The White House moved forward with its effort to drastically reduce the size of the federal government this week, directing agencies to produce a plan to reduce their personnel. Office of Management and Budget Director Mick Mulvaney told reporters that within a year the executive branch would be dramatically different, leaner, and more efficient. “Really what you’re talking about doing is restructuring Washington, D.C.,” Mulvaney said. “That is how you drain the swamp.”
The changes outlined in a 14-page memo issued by Mulvaney were based on the budget outline President Trump released last month, which called for sharp cuts to many agencies to finance large increases in military and Homeland Security spending. Many were taken aback by Trump’s proposal to slash funding for agencies like the EPA, State Department, and Health and Human Services, and eliminate many smaller programs like the Corporation for Public Broadcasting and the National Endowment for the Arts.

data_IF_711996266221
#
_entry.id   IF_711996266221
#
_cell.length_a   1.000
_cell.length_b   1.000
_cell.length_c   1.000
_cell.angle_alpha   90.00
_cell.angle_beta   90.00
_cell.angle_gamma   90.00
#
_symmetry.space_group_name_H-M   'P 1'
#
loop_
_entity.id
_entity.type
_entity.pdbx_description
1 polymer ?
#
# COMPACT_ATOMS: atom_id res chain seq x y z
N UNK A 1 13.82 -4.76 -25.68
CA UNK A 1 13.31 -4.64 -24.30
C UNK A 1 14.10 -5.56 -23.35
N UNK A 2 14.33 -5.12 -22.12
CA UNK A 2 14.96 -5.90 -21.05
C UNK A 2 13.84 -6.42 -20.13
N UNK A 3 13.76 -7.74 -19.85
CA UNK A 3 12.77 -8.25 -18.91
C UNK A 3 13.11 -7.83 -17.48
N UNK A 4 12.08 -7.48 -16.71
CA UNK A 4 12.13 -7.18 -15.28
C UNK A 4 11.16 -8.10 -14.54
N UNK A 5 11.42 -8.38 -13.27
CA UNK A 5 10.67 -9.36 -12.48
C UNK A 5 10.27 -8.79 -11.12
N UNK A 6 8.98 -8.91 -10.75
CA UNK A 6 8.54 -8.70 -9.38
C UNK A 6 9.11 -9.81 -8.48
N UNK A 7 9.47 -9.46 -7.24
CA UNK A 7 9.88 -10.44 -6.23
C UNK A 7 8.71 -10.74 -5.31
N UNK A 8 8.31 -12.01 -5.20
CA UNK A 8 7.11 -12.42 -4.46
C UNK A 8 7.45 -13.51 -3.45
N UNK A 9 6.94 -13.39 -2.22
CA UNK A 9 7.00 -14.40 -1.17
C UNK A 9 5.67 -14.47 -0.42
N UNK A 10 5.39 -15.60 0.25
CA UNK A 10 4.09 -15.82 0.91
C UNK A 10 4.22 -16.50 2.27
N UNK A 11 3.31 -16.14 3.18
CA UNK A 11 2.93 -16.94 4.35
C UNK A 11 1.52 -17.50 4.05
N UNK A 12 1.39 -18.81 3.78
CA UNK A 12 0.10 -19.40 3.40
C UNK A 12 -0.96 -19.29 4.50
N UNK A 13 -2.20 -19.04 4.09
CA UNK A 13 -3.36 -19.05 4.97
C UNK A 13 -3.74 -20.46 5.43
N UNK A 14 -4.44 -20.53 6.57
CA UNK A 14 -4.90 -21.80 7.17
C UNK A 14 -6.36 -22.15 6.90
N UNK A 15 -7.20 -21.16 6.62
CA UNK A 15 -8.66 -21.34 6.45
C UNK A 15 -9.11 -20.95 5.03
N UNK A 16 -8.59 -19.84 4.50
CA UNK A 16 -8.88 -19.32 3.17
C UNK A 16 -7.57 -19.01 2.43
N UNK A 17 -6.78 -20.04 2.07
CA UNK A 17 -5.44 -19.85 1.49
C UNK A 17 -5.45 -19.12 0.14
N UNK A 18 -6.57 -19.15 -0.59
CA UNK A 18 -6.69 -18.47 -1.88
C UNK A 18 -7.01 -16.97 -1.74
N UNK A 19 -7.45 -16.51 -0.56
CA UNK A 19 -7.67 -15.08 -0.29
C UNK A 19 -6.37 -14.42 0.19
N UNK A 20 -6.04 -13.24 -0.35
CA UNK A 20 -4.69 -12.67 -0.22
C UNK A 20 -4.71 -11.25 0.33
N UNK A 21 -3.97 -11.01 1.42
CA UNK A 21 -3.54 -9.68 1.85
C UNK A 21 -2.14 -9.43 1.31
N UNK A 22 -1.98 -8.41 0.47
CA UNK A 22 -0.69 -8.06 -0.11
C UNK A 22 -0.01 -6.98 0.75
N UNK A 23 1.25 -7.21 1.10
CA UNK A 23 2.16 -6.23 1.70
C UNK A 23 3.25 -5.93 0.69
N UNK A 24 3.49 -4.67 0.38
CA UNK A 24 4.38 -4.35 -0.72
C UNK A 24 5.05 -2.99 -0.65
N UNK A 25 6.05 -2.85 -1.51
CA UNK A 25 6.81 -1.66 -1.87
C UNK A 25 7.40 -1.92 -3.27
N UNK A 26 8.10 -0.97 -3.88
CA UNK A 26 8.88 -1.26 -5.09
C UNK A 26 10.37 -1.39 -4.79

But if anyone has even more radical ideas, the White House is all ears.
In a post on whitehouse.gov this week, Mulvaney explained that the Trump administration can’t win its war on stacks of paper without help from the American people:
The video is followed by a survey that asks Americans to select government departments they’d like to reform, as well as any agencies they would like eliminate – and they mean any agency.
There are all the options you’d expect, like the Department of Commerce, the Department of Education, and the, um, third one. But nothing is sacred when it comes to “draining the swamp”; you can also select everything from the Department of Defense to the Social Security Administration to the United States Holocaust Memorial Museum. Even the White House itself may be on the chopping block:
This could be interpreted to mean that the president gets to conduct all government business from his or her exclusive Florida resort, so just to be safe, you might want to click “Executive Office of the President: Full Department.”
Submissions will be accepted through June 12. If you still haven’t gotten over the 2016 election, now’s your chance to live in a parliamentary democracy.